October 17, 2018
Politics & Opinion
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Maryland Adopts New Law Regarding Smoke Alarms

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January 10, 2018

The January 1 implementation of the Maryland smoke-alarm law has generated many citizen inquiries. The following information regarding Maryland law is provided to assist with answering questions. Fire department personnel are frequently the only smoke-alarm “experts” the general public will meet and speak with.

The intent of the new smoke-alarm law was to transition away from smoke alarms with 9-volt batteries and to achieve as much reliable smoke-alarm coverage as possible in older dwellings. Smoke-alarm technology has advanced over the years, and the updates to Maryland’s laws are part of a nationwide trend to ensure that new and replacement smoke alarms have the most effective technology available.

The new law heavily emphasizes the use of sealed smoke alarms with long-life batteries and silence/hush buttons. However, it is critical to understand that these devices are appropriate only where battery-operated smoke alarms presently exist as permitted by code or in locations where no smoke alarms are present. It is never acceptable to remove required hard-wired smoke alarms and replace them with any battery-only operated device.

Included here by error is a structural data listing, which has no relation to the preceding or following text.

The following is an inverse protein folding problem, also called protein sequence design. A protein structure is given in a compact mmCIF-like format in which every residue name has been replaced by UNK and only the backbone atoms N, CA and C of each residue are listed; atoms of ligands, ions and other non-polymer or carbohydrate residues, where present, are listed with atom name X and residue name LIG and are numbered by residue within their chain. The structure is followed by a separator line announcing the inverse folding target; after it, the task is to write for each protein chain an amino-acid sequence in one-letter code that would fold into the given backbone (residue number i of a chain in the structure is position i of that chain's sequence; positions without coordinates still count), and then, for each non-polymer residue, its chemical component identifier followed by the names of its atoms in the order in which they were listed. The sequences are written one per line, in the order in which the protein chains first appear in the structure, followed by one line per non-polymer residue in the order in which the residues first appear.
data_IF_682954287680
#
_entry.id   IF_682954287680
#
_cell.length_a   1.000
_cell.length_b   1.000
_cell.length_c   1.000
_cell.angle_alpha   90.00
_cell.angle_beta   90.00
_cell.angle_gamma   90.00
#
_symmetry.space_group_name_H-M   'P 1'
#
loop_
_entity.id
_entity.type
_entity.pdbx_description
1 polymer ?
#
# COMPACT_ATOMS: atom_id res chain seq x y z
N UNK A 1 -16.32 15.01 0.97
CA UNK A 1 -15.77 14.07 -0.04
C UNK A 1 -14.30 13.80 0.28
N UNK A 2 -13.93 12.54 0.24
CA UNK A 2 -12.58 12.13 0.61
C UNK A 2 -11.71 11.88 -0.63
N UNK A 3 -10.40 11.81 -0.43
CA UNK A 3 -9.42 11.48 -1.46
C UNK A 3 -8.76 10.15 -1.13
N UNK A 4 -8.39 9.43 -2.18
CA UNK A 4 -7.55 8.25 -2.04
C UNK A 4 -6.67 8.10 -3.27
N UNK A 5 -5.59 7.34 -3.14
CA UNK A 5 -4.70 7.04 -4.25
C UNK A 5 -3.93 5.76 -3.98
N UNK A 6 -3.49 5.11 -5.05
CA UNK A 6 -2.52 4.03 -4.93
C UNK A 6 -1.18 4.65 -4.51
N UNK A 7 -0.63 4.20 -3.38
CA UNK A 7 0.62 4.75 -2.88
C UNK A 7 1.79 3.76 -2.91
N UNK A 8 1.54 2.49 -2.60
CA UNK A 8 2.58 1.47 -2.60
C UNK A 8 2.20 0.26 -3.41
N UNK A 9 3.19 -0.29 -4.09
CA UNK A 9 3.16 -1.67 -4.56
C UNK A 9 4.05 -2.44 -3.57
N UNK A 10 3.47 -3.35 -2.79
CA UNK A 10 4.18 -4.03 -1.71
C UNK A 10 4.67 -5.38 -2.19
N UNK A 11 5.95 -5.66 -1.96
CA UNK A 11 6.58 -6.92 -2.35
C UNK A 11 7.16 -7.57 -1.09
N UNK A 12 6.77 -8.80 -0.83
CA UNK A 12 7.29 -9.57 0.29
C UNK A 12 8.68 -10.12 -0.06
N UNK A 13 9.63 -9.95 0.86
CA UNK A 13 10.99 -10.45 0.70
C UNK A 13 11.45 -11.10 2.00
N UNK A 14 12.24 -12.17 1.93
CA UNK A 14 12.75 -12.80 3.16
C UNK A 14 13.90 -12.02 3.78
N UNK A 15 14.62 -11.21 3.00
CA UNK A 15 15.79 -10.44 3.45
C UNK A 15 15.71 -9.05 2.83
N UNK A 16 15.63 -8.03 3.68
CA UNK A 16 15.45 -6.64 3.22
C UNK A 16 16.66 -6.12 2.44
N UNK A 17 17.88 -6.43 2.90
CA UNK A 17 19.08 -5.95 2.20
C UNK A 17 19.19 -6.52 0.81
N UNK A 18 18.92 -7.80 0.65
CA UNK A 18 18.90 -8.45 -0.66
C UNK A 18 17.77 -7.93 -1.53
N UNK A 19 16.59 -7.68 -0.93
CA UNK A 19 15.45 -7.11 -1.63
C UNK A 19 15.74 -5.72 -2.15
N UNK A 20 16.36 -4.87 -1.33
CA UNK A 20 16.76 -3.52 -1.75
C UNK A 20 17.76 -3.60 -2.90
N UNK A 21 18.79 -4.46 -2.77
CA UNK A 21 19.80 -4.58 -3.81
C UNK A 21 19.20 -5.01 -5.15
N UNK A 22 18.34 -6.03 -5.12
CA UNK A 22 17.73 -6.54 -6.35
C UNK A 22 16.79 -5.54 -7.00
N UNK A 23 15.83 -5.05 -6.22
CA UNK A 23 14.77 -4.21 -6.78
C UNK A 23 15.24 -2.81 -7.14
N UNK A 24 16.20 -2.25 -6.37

The Maryland law requires the following:

·         Replace battery-only operated smoke alarms with units powered by sealed in, 10-year/long-life batteries with a “silence/hush” feature.

·         Upgrade smoke-alarm placement in existing residential occupancies to comply with minimum specified standards. These standards vary according to when the building was constructed.

·         Replacement of all smoke alarms when they are 10 years old. This applies to both hard-wired and battery-operated smoke alarms.

Need Help?

Every day in the United States, 1,500 homes catch on fire. Each year, 4,500 people die and 280,000 are injured in residential fires. The majority of fire deaths occur at night, while everyone is asleep.

The fire department, through a partnership with the Anne Arundel Fire Safety Foundation, can provide assistance to any citizen who cannot afford to purchase a fire alarm or needs help installing one.

If you have any questions about smoke alarms or need assistance, call 410-222-8303 for help.

Smoke alarms can be provided for free and will be installed by fire department personnel. When available, state and federal grants are used to provide visual smoke alarms for the hearing-impaired.

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